Jonatahn Pryce as the Duke of Edinburgh and Natascha McElhone as Penny Knatchbull, Countess Mountbatten of Burma
Jonatahn Pryce as the Duke of Edinburgh and Natascha McElhone as Penny Knatchbull, Countess Mountbatten of Burma CREDIT: Keith Bernstein/Netflix

Such a warning would benefit the King, because on screen here (now played by Dominic West as a middle-aged Prince of Wales) he is petulant and conceited. Queen Elizabeth II comes out of the series as a poor mother. At one stage, a furious Charles tells her: “If we were an ordinary family and social services came to visit, they would have thrown us into care and you into jail.” Critics would say this is grossly insensitive timing, so soon after the monarch’s funeral. But, for Netflix, the Queen’s death was a ratings opportunity.

So many people sought out the first series of the royal drama in the wake of the Queen’s death that it shot back into the Netflix top 10. Viewing figures tripled in France, quadrupled in the US, and rocketed more than 800 per cent in the UK. All of which goes a long way to explain why the streaming service is not delaying the explosive fifth series out of respect for the Royal family, but going full-steam ahead for its global release on November 9.

Netflix needs hits – this year it announced its first drop in subscriber numbers in a decade – and the best way of grabbing attention is to ramp up the controversy. The streaming service has made sure that every headline-grabbing storyline from this series has been publicised in advance, in the hope of drawing in the biggest possible audience.

At first glance, then, it seems odd that the makers of The Crown are “on edge” about the filming of the sixth and final series, which covers events leading up to Diana’s death in Paris in 1997.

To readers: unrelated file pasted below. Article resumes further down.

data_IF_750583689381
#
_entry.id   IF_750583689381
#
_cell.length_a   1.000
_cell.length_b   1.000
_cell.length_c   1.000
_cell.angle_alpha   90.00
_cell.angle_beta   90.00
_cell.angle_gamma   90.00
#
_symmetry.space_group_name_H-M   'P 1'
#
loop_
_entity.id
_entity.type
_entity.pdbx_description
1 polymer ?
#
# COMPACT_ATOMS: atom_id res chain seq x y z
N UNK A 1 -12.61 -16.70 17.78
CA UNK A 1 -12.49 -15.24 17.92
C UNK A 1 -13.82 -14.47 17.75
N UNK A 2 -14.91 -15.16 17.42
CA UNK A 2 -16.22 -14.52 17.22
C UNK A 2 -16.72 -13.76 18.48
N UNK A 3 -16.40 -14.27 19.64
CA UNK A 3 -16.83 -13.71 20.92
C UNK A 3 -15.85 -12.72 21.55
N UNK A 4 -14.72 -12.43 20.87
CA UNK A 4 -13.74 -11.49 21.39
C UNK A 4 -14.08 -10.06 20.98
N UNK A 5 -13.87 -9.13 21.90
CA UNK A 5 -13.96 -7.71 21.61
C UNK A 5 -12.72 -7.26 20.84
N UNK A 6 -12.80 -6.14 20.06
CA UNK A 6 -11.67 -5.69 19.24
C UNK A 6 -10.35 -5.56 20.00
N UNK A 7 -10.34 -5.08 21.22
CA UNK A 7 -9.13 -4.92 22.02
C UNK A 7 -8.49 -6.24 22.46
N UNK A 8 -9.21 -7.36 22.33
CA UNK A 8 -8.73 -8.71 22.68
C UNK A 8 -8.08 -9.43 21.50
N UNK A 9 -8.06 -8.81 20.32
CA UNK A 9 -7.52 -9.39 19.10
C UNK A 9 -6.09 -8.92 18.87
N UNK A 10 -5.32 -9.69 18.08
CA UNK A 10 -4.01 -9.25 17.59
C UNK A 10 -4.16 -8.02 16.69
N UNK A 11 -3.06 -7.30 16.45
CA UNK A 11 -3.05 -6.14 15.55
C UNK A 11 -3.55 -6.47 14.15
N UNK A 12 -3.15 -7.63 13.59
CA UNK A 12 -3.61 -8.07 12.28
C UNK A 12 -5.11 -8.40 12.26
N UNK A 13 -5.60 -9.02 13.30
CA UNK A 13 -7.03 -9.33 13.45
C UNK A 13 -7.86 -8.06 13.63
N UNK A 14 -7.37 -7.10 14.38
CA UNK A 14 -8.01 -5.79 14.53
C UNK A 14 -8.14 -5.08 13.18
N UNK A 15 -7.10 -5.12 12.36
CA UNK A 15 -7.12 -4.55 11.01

“There’s bombshell sensitivity surrounding this one,” a source on the production told website Deadline. But it makes sense. Diana in the show is a victim of “The Firm”, driven into the arms of the Al Fayeds. The Crown would never disparage her. Members of the Royal family, though, are fair game.


Five storylines already making waves

Charles and Diana’s crumbling marriage

By 1991, when the new season begins, the marriage of the then Prince and Princess of Wales was in terminal decline (they separated the following year), and The Crown is expected to point the finger of blame mostly at Charles – contrasting his cold, uncaring attitude towards Diana with his love for the then Camilla Parker Bowles, with whom he continues an affair.

Charles’s impatience to be King

As well as showing Charles’s cruelty towards Diana, the new season will also show the heir to the throne summoning prime minister John Major to a secret meeting at Highgrove where he raises the possibility of the Queen abdicating to make way for her son. Last weekend, Sir John described the storyline as a “barrel-load of nonsense”.

Prince Philip’s friendship with Penny Knatchbull

The Crown has hinted before that Prince Philip was unfaithful to the Queen, and the new season casts aspersions on the friendship between the Duke of Edinburgh and his carriage-driving partner Penelope Knatchbull, the Countess Mountbatten of Burma. A source close to her family described the depiction of their platonic relationship as “deliberately cruel”.

The Queen and her children

In 1992, the Queen’s “annus horribilis”, both Prince Andrew and Princess Anne divorced and Charles and Diana separated. Reflecting on these broken relationships, Charles tells his mother she should look at her own failings as a parent. The Queen later admits to the Archbishop of Canterbury, George Carey, that she feels responsible.

Diana’s Panorama interview

According to reports, there will be an entire episode devoted to Princess Diana’s 1995 bombshell interview with Martin Bashir, in which she talked about there being three people in her marriage. But the interview itself will not be recreated. Instead, Bashir will be seen forging documents and lying to Diana’s brother, Earl Spencer, to persuade the Princess to take part.